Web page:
Assessing white-nose syndrome mitigation options in the Stave River Watershed

Project Year: 2020-2021

Multi-year Project

View Provincial Database Record

Little Brown bat MYLU Photo: Cori Lausen

Project Lead

Wildlife Conservation Society Canada


Coastal Region

Stave River

Project Type

Habitat-Based Actions

FWCP Contribution


Action Plan Alignment

Upland & Dryland

Project ID


Developing and Evaluating Bat Mitigation Strategies

This project, led by the Wildlife Conservation Society Canada, will evaluate mitigation tools to reduce further impacts on bats, which face unprecedented threats, including white-nose syndrome (WNS), in the Stave Lake area. This project will use knowledge about roost conditions, overall health and reproduction, and roost-switching behaviour to test and evaluate a pilot effort to reduce the mortality rate of WNS. The WNS management strategy developed through this project could be applied widely across watersheds in BC.

Update: Innovative project aims to protect bats from white-nose syndrome

Bats in the Stave River Watershed are getting a helping hand to prepare for the inevitable arrival of white-nose syndrome (WNS), a disease that has killed millions of bats in North America and is expected to arrive in British Columbia.

Bat roosts at two Stave sites have been inoculated with a probiotic-laden clay powder to protect against WNS in this project by the Wildlife Conservation Society Canada with funding from the FWCP. This past summer 325 bats were captured and sampled for probiotic bacteria—results to date confirm these beneficial bacteria are transferring to bat wings.

If successful, this pilot approach to reduce bat mortality due to WNS could be used across the province.


Final report: executive summary

The goal of the Probiotic Project is to develop and test (in captive and wild trials) a cocktail of bacteria sourced from wings of B.C. bats which inhibits the fungus (Pseudogymnoascus destructans, Pd) that causes white-nose syndrome (WNS) in bats. Specific to the West, where few bat hibernacula are known, but many maternity roosts are known for building roosting species, our project aimed to take a prophylaxis approach; the strategy is that bats will be passively inoculated at their summer roosts, incorporate the probiotic bacteria into their wing microbiomes and then travel to hibernacula where the probiotic inhibit or slow growth of Pd, slowing or preventing the progression of WNS and reducing overwinter mortality.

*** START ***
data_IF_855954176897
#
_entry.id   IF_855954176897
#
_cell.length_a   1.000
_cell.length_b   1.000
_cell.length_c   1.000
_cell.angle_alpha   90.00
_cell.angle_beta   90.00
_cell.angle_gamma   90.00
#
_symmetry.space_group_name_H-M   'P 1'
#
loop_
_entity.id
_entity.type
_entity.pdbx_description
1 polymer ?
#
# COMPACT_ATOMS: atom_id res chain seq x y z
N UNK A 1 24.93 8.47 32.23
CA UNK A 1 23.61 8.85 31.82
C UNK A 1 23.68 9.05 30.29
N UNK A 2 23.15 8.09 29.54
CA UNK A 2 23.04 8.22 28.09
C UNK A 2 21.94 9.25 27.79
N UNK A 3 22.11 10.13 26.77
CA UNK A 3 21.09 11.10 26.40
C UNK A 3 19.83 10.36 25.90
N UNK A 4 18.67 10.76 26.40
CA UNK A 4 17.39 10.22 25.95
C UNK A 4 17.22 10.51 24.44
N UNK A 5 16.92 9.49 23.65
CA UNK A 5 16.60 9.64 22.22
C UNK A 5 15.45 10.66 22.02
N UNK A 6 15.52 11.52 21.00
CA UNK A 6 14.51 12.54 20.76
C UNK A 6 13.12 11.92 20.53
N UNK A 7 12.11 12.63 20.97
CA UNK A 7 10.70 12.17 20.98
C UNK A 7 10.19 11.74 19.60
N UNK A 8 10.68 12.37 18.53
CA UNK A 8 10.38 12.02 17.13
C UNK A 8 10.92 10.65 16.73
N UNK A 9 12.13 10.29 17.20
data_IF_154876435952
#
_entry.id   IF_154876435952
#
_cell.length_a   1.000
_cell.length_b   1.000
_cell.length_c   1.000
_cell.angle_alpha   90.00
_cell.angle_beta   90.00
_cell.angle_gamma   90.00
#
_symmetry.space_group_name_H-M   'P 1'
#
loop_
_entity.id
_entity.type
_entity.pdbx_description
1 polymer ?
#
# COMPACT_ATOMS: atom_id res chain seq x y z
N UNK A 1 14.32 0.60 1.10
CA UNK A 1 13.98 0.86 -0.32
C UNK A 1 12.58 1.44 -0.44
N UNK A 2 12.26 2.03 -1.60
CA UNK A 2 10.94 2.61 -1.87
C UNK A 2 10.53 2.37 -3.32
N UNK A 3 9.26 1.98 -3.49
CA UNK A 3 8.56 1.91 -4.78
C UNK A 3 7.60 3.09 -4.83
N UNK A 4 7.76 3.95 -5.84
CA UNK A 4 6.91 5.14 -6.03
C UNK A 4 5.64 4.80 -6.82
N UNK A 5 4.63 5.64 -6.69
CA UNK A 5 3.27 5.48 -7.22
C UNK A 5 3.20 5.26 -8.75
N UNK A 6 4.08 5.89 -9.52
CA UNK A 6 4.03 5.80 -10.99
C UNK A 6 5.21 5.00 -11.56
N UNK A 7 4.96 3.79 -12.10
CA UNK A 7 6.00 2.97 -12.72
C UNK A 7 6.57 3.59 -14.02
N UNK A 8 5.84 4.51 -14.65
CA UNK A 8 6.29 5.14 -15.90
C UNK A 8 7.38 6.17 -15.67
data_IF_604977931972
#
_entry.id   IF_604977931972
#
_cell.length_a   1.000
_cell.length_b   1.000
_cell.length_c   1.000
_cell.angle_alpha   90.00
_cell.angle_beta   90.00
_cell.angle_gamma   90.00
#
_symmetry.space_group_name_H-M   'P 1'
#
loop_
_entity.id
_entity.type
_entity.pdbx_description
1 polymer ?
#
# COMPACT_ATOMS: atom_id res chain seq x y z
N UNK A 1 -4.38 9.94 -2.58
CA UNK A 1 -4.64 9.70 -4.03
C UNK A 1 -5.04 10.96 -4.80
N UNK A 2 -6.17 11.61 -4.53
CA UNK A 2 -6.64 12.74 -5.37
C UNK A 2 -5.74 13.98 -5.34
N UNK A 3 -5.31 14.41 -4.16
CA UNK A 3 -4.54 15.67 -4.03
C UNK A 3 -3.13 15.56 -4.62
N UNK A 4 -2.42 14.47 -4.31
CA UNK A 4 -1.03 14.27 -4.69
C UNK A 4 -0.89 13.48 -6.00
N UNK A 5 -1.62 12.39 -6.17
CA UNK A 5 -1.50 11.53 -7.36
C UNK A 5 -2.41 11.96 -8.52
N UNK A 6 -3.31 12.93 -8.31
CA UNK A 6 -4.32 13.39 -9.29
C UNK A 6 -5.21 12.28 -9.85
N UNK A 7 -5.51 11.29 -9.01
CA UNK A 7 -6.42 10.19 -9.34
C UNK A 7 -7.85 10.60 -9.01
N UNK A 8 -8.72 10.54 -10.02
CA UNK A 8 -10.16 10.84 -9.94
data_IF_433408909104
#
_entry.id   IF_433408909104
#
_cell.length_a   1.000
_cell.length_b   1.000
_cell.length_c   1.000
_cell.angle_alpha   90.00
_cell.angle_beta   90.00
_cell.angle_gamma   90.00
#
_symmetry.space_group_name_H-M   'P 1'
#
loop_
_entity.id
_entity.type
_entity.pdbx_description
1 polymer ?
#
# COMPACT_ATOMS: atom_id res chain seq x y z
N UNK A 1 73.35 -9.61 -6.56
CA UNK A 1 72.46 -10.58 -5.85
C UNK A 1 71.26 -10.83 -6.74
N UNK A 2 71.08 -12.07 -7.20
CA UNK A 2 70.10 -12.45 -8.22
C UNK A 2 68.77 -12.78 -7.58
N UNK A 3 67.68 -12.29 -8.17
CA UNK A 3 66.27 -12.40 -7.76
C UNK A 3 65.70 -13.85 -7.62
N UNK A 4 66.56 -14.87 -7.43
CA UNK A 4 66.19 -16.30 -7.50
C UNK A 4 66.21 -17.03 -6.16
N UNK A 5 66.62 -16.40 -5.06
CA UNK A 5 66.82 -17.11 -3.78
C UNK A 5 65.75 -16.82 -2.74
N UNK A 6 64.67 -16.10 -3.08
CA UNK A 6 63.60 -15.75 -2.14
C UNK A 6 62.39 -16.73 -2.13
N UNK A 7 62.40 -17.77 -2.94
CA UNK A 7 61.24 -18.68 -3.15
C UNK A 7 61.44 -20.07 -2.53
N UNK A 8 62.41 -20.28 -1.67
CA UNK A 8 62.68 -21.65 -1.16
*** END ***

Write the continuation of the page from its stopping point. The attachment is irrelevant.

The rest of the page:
Our study is multi-faceted and has been staged. In 2017 we swabbed bats from across B.C. and through culturing of bacteria in the lab, challenged with Pd, isolated anti-Pd bacteria. In 2018 we conducted a pilot captive trial to confirm that Yuma myotis (Myotis yumanensis) can be kept in captivity successfully. Using one anti-Pd bacteria we also experimentally determined we could alter the wing microflora of bats for an extended period of time. In 2019, using the finalized probiotic (4 anti-Pd bacteria), we tested the safety of this probiotic on bat health by conducting a comprehensive summer-long captive trial (May – August), and examined the persistence of probiotic cells in several bat boxes, including an experimental bat box in real field conditions, but closed off to bats. In October 2019, we prepared bats for a hibernation trial, acclimating them to cooling conditions and on 16 November they were placed into a modified fridge where they hibernated until 21 December. During the captive trials of 2019, we developed and tested an effective application method. In 2019, we piloted the probiotic in the field.


Click the provincial database link below to read the full final report for this project.

View more about this project on the provincial database